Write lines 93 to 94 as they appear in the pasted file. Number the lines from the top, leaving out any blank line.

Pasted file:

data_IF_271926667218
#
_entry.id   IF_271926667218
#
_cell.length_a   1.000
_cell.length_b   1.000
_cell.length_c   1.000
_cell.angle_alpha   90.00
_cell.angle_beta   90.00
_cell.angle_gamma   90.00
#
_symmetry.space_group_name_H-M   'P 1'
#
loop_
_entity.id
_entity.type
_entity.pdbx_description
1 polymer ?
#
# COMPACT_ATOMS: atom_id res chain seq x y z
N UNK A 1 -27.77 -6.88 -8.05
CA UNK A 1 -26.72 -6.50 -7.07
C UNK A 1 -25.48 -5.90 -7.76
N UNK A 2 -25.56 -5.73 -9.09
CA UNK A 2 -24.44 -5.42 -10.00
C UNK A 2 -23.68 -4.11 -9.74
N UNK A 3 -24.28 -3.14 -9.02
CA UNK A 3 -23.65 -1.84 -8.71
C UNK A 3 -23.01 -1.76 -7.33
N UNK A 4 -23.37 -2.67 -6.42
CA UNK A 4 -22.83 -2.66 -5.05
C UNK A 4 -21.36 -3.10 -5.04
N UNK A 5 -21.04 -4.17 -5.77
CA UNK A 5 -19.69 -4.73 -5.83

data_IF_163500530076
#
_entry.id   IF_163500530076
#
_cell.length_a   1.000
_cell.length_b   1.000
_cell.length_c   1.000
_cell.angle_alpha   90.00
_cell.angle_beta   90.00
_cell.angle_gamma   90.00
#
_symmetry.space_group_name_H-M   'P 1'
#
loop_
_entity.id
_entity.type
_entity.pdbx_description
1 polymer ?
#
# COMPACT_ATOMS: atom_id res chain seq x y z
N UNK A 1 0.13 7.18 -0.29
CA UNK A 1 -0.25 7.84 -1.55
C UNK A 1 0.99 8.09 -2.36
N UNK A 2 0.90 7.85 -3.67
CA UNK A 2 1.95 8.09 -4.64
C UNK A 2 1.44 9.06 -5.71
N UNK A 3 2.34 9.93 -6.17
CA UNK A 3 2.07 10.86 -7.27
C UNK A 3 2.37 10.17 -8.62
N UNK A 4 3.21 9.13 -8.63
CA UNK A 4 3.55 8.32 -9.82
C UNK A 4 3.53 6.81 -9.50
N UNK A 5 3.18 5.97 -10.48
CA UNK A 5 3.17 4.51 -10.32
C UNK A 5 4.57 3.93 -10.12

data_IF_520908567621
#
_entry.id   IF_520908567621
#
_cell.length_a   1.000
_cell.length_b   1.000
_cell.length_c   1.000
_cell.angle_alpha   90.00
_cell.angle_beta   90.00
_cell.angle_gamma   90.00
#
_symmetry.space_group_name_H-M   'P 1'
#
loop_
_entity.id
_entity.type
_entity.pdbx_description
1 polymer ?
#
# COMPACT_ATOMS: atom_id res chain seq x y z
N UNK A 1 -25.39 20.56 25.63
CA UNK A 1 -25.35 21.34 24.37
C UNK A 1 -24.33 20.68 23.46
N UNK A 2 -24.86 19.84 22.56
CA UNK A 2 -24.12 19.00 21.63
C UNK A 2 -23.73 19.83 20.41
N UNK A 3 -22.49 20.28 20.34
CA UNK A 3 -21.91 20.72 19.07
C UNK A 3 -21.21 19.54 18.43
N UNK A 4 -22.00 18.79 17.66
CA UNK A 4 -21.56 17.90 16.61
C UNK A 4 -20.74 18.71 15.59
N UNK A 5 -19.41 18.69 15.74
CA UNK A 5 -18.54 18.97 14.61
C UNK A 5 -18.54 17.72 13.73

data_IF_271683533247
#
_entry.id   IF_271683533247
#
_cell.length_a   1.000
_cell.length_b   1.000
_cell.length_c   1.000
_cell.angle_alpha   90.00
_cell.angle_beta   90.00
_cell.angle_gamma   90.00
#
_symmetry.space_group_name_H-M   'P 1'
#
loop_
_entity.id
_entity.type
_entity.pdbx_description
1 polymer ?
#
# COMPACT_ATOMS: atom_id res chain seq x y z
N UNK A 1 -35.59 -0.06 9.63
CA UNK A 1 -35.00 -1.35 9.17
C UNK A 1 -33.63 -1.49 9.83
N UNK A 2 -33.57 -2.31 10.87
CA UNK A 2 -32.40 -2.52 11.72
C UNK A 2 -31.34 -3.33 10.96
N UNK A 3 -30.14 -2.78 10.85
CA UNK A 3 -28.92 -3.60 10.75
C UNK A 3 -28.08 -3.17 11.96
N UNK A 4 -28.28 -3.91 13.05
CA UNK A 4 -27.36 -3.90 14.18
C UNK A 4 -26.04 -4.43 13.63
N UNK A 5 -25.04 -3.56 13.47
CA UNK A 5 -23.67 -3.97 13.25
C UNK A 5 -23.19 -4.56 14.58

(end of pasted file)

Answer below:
N UNK A 2 -24.86 19.84 22.56
CA UNK A 2 -24.12 19.00 21.63